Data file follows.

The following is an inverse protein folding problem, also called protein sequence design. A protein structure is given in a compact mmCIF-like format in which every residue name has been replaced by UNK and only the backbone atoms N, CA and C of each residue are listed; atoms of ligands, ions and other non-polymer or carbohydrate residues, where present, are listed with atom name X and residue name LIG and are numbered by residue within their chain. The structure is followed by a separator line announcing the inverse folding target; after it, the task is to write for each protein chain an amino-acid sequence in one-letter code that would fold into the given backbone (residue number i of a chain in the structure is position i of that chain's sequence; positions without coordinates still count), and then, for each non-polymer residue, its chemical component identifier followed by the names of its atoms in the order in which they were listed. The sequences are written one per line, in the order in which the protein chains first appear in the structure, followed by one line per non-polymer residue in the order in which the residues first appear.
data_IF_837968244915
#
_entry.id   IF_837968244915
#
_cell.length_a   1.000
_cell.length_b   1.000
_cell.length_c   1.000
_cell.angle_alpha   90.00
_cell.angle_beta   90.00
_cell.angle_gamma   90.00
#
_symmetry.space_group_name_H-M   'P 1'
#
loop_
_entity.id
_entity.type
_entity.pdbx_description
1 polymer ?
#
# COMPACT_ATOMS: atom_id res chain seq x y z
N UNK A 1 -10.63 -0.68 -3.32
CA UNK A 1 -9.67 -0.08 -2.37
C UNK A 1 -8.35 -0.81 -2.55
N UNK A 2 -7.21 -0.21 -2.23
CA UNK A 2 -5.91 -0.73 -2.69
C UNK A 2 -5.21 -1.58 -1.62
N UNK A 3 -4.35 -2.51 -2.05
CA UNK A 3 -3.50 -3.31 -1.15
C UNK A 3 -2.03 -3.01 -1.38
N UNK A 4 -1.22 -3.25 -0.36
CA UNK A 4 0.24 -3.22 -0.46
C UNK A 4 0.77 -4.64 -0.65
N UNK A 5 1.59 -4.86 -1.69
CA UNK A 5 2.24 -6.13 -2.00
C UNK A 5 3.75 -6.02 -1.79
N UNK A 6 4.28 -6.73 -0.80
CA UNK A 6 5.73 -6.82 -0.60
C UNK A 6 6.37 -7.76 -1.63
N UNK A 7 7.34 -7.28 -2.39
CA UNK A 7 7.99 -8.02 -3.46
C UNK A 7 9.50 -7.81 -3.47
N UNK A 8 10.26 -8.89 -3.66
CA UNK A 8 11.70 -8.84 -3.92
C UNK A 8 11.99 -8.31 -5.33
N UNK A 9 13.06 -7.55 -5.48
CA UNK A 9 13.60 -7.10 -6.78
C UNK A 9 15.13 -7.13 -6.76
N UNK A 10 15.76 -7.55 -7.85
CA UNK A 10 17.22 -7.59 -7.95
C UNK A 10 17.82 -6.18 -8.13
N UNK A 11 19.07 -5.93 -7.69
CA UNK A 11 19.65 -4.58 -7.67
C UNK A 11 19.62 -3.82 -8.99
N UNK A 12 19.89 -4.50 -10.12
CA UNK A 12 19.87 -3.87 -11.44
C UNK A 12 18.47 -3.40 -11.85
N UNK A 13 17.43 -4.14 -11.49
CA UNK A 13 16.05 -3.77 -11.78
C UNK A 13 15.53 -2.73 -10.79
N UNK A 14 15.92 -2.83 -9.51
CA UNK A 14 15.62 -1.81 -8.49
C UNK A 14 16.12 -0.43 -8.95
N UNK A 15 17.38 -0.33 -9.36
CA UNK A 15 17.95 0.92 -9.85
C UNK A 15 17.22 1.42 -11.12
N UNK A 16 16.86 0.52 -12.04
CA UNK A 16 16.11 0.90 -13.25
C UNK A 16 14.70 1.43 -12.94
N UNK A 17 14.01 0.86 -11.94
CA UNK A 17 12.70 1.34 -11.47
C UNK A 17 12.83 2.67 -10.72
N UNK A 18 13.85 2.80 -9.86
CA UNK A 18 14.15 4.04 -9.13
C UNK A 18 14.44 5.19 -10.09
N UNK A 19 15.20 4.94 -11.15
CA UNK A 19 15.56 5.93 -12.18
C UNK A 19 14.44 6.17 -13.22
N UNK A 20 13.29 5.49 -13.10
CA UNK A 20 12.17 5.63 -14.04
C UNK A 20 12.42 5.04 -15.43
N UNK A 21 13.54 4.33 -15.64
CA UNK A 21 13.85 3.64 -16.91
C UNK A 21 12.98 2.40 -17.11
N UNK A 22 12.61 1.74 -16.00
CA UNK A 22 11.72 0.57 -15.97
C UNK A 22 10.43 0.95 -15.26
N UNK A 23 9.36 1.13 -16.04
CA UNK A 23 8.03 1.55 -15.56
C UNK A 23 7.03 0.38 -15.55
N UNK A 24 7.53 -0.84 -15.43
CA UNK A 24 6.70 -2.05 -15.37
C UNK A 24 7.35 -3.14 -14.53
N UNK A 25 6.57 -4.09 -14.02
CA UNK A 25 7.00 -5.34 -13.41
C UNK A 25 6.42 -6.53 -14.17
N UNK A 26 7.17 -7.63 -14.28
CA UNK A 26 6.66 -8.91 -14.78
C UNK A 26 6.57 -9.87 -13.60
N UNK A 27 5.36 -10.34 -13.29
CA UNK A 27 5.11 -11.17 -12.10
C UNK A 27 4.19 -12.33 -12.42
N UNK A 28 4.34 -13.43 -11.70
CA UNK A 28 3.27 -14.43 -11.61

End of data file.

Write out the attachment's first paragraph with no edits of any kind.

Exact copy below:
The following is an inverse protein folding problem, also called protein sequence design. A protein structure is given in a compact mmCIF-like format in which every residue name has been replaced by UNK and only the backbone atoms N, CA and C of each residue are listed; atoms of ligands, ions and other non-polymer or carbohydrate residues, where present, are listed with atom name X and residue name LIG and are numbered by residue within their chain. The structure is followed by a separator line announcing the inverse folding target; after it, the task is to write for each protein chain an amino-acid sequence in one-letter code that would fold into the given backbone (residue number i of a chain in the structure is position i of that chain's sequence; positions without coordinates still count), and then, for each non-polymer residue, its chemical component identifier followed by the names of its atoms in the order in which they were listed. The sequences are written one per line, in the order in which the protein chains first appear in the structure, followed by one line per non-polymer residue in the order in which the residues first appear.